is not a phrase one hears every day. When was the last time you were thinking about things that make you happy and a clarinet made your top ten list? Even your top one hundred list for that matter. Or when did you last think about a clarinet when you were pondering those things for which you are grateful? Really, when have you thought about a clarinet at all?
Musically, clarinets are not glamorous instruments, in that they are lower-toned, alto-sounding and can be squawky. While they are an important part of an orchestra’s sound overall, typically they are not the instruments that get the solos or are featured in the performance. Not the high-pitched, airy sound of a flute. Not the pithy, plucky sound of a violin.
Recently, I pulled out from the closet my under-appreciated clarinet, where it has been stored for some time. Opened it up, put it together, and was struck by the beauty of the instrument. Silver on black, beautifully crafted. Put the reed in, blew a few notes, ran a scale. Then “squaaaawwwkkk.” Ah, yes. Time to practice breath control. And get a new reed. It felt good, though, holding the instrument again. Moving my fingers over the cool notes.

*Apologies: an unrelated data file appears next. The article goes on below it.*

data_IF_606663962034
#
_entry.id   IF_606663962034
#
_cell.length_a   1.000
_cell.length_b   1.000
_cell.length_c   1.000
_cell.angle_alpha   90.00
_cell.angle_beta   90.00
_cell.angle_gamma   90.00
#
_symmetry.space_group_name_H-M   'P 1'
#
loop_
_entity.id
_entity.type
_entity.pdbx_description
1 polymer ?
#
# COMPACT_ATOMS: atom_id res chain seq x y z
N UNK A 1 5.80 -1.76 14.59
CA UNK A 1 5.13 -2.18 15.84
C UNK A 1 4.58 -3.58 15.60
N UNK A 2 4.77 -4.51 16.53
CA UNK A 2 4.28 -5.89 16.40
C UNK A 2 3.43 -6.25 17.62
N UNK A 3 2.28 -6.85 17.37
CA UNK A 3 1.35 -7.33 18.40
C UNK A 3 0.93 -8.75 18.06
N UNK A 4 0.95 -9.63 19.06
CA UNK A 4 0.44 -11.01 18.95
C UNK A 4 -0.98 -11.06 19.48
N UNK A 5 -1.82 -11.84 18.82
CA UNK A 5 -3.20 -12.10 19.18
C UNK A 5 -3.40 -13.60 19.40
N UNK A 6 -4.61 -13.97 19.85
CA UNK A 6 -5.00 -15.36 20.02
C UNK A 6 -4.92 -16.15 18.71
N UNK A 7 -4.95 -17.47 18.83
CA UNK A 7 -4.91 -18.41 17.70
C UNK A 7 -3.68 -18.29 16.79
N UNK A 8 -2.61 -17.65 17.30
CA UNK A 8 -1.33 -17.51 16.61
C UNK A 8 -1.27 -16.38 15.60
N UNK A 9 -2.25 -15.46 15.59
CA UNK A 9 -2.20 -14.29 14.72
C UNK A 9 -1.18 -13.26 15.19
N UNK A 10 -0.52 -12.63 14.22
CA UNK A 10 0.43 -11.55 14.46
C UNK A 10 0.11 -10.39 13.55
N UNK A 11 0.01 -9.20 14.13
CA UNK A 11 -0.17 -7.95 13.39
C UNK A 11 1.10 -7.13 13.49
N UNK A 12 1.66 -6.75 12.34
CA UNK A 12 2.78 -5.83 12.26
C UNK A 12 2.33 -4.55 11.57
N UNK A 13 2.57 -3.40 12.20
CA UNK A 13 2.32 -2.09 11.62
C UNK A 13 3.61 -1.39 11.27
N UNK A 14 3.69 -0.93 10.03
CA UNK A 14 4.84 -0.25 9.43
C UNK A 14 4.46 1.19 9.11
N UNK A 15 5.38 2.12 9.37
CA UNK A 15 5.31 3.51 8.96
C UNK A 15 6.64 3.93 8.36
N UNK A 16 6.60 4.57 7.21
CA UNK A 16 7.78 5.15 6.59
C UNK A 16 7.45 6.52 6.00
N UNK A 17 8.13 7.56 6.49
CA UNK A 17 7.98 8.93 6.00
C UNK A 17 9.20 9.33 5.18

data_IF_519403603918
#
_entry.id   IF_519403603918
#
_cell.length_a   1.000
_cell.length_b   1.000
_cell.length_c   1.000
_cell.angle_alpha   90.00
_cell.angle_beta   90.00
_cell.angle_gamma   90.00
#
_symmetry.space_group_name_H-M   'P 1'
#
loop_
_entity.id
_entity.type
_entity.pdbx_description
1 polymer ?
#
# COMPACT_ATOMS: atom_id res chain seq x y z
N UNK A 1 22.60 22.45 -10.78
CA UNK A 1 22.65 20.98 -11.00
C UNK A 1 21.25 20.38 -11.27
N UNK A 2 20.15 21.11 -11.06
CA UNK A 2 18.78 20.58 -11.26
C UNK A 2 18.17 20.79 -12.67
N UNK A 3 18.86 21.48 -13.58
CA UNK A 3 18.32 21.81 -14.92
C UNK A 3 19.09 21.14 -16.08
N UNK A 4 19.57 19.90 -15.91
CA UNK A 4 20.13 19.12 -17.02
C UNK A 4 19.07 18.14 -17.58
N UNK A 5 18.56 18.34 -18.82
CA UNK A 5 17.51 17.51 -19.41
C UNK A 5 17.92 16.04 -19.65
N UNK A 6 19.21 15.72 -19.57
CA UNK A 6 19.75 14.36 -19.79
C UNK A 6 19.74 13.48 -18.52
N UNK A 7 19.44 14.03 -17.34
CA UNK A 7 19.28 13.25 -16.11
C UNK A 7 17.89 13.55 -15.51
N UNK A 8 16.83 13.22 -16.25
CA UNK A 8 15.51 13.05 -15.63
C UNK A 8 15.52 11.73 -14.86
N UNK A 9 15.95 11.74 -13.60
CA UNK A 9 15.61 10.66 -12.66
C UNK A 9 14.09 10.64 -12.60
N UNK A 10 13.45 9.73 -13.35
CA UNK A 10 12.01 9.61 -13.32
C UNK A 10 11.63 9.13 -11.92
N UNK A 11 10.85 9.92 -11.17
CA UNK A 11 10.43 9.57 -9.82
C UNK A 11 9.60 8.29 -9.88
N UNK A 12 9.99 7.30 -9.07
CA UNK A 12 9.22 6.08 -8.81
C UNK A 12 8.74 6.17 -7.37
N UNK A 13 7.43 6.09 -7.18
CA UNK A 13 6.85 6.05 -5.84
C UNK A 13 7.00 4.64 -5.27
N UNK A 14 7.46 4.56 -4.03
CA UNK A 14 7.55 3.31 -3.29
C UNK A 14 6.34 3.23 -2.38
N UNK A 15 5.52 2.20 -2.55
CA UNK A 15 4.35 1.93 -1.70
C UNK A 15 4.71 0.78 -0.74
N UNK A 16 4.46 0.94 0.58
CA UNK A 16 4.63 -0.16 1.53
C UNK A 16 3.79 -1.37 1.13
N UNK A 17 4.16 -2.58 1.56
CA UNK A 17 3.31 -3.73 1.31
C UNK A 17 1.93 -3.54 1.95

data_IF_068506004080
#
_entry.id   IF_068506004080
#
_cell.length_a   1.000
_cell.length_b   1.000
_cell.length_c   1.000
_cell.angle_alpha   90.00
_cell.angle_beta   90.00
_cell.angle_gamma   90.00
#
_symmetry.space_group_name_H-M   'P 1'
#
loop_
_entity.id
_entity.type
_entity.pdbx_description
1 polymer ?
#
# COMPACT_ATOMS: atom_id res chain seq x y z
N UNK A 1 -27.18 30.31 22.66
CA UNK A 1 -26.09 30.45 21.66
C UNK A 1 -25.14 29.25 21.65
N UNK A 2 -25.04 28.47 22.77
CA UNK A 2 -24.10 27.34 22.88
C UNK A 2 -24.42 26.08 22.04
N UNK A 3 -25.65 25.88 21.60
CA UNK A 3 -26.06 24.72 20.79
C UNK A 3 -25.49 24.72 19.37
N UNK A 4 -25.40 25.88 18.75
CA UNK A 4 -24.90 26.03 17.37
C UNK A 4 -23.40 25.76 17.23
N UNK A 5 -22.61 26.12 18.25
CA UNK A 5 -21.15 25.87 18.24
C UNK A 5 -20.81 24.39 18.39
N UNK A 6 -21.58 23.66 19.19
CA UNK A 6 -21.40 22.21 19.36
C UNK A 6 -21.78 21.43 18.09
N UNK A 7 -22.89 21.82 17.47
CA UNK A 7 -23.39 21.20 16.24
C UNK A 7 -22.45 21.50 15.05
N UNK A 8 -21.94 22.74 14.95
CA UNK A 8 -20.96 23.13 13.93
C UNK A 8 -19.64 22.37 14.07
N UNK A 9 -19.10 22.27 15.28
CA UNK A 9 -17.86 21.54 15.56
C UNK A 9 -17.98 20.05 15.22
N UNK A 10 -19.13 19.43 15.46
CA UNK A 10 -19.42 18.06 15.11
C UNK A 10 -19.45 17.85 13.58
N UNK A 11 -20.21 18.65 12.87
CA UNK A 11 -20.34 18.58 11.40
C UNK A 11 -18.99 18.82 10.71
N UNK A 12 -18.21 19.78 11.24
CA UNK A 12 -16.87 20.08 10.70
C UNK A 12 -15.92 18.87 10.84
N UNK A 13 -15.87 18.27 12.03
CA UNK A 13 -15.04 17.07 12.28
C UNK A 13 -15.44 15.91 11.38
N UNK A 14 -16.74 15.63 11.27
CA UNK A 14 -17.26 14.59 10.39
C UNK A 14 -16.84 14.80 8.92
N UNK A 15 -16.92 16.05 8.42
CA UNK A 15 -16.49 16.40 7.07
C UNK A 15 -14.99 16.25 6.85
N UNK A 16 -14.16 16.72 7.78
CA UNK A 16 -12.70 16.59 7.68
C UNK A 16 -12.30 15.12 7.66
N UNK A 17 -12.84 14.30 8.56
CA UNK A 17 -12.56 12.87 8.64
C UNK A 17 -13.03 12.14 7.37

When I heard Franz Krommer’s A Concerto for Two Clarinets in E-flat major, Op. 91 on the radio a few months back, I was struck by the loveliness and optimism of the song. The clarinet finally gets its due with this one as it is performed by the Hungarian Nicolaus Esterhazy Sinfonia. A beautiful way to start the morning. An uplifting accompaniment on the commute to work or school.
In the era of worn out, post-Frozen, songs, I found a refreshing version of Let it Go featuring a clarinet. A second clarinet pipes into the melody for a lovely tangle of sound, and hits some really high notes. Not bad for an alto! Nice, very nice.
Let it go, clarinet, go! Can’t hold it back anymore . . . . 🙂